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pgen-1000676-g005: Pathway interactions influence patient survival in gastric cancer.Kaplan-Meier survival analysis of Australia and Singapore cohorts (Heatmaps A and B in Figure 2) between patient groups stratified by predicted pathway activation status. Cohort 3 was not included in the survival analysis as it is much smaller than Cohorts 1 and 2 (31 tumors compared to 70 and 200), making it unreliable for statistical analysis. (A–C) Effects of individual pathways. Patients were stratified by (A) proliferation/stem cell signatures alone, (B) NF-κB signatures alone, and (C) Wnt/β-catenin signatures alone. (D) and (E) Effects of pathway interactions. Patients were stratified by (D) NF-κB and proliferation/stem cell signatures, and (E) Wnt/β-catenin and proliferation/stem cell signatures. For both the NF-κB and Wnt/β-catenin signatures, the significance of the survival difference or death hazard was markedly enhanced by the addition of pathway prediction information from the proliferation/stem cell signatures. The outcome metric was duration of overall survival. H: death hazard indicating the ratio of the mortality rate of patients showing high activation level of single pathway (or both of two pathways) to the mortality rate of patients showing low activation level of single pathway (or both of two pathways). All death hazard ratios are significant at p<0.01. CI0.95: 95% confidence intervals for death hazard ratio.
Mentions: To assess the clinical relevance of the identified pathway subgroups, we investigated if patterns of pathway co-activation as illustrated in the heatmaps of the different cohorts might be related to patient survival. We used overall survival data from Cohort 1 and Cohort 2 and stratified patients by their predicted patterns of pathway activation. A primary GC profile was defined as showing high activation level of a pathway when the activation score was above zero – i.e. being positively associated with the pathway signature. Patient groups stratified by either the proliferation/stem cell pathway activation score alone or the NF-κB pathway activation score alone did not differ significantly regarding their overall survival (p>0.05 for proliferation/stem cell and NF-κB in both cohorts, Figure 5A and 5B). However, when the pathway activation scores were combined, patients with high activation levels of both NF-κB and proliferation/stem cell pathways had significantly shorter survival compared to patients with low activation levels of both NF-κB and proliferation/stem cell pathways (p = 0.0399 and p = 0.0109 for Cohorts 1 and 2 respectively, Figure 5D).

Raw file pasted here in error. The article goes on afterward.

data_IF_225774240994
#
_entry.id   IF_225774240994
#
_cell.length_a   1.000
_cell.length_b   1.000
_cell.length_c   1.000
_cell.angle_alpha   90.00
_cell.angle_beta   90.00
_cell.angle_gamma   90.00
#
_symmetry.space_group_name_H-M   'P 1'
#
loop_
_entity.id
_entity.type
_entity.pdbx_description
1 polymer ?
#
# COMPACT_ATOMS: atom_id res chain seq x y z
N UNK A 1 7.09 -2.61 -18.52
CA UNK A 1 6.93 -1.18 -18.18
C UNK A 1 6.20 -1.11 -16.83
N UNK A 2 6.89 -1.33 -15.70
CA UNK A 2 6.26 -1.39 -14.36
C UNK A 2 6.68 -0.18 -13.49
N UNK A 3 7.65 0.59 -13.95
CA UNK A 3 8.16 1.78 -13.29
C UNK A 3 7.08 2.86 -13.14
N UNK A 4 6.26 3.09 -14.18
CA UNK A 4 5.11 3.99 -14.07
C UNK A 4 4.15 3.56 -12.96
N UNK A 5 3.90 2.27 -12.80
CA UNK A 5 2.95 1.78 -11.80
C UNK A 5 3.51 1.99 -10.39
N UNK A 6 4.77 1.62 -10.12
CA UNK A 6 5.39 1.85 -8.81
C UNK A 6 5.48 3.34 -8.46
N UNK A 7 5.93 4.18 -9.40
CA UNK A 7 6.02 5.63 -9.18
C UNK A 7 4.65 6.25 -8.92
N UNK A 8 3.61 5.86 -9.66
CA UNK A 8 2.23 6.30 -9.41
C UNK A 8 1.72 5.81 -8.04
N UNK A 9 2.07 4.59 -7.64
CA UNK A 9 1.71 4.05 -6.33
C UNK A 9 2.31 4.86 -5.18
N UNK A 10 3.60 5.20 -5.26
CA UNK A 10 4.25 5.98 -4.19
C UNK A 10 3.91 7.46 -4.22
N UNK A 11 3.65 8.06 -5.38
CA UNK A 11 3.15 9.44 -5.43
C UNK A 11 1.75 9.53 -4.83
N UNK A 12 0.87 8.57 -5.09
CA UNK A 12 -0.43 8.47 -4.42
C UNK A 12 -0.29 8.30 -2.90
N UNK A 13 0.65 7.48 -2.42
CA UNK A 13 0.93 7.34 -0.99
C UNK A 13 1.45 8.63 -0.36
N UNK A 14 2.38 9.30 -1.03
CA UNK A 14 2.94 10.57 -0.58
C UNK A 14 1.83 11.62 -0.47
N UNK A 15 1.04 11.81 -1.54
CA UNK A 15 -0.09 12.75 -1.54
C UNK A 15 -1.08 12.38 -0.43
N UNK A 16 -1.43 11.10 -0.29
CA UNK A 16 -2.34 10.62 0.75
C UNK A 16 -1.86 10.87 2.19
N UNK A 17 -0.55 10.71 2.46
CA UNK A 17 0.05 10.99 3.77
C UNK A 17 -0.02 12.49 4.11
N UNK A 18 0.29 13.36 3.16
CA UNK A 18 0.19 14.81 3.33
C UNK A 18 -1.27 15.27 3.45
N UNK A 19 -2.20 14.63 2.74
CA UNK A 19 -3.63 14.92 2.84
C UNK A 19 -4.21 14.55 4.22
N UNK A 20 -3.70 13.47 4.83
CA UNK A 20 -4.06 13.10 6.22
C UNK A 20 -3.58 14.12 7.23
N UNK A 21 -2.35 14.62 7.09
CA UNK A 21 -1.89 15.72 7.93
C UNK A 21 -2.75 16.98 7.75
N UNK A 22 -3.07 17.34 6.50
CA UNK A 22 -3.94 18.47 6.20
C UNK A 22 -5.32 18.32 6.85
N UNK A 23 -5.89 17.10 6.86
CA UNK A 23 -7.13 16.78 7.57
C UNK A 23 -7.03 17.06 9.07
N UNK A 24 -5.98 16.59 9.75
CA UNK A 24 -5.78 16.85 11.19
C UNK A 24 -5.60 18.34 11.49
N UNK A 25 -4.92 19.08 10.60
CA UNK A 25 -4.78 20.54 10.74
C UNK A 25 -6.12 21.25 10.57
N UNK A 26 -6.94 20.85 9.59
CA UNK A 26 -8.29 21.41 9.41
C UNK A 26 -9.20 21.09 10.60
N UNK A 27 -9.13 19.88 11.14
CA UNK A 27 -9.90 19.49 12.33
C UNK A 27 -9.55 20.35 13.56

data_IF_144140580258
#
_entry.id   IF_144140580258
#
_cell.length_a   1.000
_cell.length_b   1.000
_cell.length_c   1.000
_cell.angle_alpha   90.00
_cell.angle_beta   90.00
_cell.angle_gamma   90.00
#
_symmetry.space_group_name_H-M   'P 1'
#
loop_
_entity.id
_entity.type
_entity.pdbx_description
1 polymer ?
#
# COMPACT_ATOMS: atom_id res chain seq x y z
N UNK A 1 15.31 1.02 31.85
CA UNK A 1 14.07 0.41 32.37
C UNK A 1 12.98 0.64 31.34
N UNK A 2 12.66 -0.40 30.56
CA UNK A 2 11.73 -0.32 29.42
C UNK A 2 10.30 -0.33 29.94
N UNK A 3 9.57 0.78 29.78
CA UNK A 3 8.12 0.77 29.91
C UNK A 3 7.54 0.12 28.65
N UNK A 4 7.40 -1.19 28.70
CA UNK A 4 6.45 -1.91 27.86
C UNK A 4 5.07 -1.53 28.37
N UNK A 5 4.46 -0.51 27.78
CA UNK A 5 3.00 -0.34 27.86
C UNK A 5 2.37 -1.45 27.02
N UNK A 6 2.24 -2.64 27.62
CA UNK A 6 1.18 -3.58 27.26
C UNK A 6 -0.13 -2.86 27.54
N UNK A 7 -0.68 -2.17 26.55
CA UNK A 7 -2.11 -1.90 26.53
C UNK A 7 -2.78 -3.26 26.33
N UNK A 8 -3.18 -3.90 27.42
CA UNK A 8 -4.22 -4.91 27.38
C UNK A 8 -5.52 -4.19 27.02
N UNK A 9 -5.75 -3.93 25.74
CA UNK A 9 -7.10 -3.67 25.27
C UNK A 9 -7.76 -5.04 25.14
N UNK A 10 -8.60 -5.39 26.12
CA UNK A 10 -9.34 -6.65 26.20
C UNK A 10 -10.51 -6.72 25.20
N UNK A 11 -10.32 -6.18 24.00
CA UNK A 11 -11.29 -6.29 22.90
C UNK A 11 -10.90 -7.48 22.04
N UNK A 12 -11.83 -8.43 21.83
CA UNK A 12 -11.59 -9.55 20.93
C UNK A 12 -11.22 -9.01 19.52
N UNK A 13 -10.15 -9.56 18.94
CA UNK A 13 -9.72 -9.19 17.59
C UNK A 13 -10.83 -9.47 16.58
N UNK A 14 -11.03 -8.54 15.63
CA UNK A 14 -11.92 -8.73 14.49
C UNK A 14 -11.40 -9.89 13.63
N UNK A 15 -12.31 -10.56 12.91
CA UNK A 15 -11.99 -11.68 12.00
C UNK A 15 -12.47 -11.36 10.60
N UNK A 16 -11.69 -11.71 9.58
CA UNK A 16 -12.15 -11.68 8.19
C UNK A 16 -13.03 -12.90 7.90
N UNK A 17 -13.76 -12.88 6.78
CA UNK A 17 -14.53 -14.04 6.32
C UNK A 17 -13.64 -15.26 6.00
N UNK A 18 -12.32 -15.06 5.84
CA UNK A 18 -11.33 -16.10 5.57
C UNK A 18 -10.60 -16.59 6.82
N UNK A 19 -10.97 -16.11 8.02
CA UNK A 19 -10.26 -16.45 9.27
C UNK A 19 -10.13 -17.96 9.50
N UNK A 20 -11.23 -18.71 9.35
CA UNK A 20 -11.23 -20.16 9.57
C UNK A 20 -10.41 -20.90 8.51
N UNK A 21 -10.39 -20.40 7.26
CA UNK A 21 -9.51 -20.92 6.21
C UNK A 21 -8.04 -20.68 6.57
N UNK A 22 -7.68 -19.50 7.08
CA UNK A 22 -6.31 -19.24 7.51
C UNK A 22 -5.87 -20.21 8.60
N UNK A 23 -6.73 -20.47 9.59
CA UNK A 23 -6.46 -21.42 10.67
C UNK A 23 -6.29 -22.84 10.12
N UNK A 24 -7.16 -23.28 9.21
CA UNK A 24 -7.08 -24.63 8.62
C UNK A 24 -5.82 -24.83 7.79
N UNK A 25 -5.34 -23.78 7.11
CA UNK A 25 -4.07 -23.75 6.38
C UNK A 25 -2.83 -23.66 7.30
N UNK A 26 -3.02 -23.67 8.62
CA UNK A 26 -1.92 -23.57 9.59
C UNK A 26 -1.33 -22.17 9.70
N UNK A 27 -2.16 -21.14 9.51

Bottom Line: We identified three oncogenic pathways (proliferation/stem cell, NF-kappaB, and Wnt/beta-catenin) deregulated in the majority (>70%) of gastric cancers.Patient stratification by oncogenic pathway combinations showed reproducible and significant survival differences in multiple cohorts, suggesting that pathway interactions may play an important role in influencing disease behavior.Individual GCs can be successfully taxonomized by oncogenic pathway activity into biologically and clinically relevant subgroups.

View Article: PubMed Central - PubMed

Affiliation: Duke-NUS Graduate Medical School, Singapore.

ABSTRACT
Many solid cancers are known to exhibit a high degree of heterogeneity in their deregulation of different oncogenic pathways. We sought to identify major oncogenic pathways in gastric cancer (GC) with significant relationships to patient survival. Using gene expression signatures, we devised an in silico strategy to map patterns of oncogenic pathway activation in 301 primary gastric cancers, the second highest cause of global cancer mortality. We identified three oncogenic pathways (proliferation/stem cell, NF-kappaB, and Wnt/beta-catenin) deregulated in the majority (>70%) of gastric cancers. We functionally validated these pathway predictions in a panel of gastric cancer cell lines. Patient stratification by oncogenic pathway combinations showed reproducible and significant survival differences in multiple cohorts, suggesting that pathway interactions may play an important role in influencing disease behavior. Individual GCs can be successfully taxonomized by oncogenic pathway activity into biologically and clinically relevant subgroups. Predicting pathway activity by expression signatures thus permits the study of multiple cancer-related pathways interacting simultaneously in primary cancers, at a scale not currently achievable by other platforms.

Show MeSH
Related in: MedlinePlus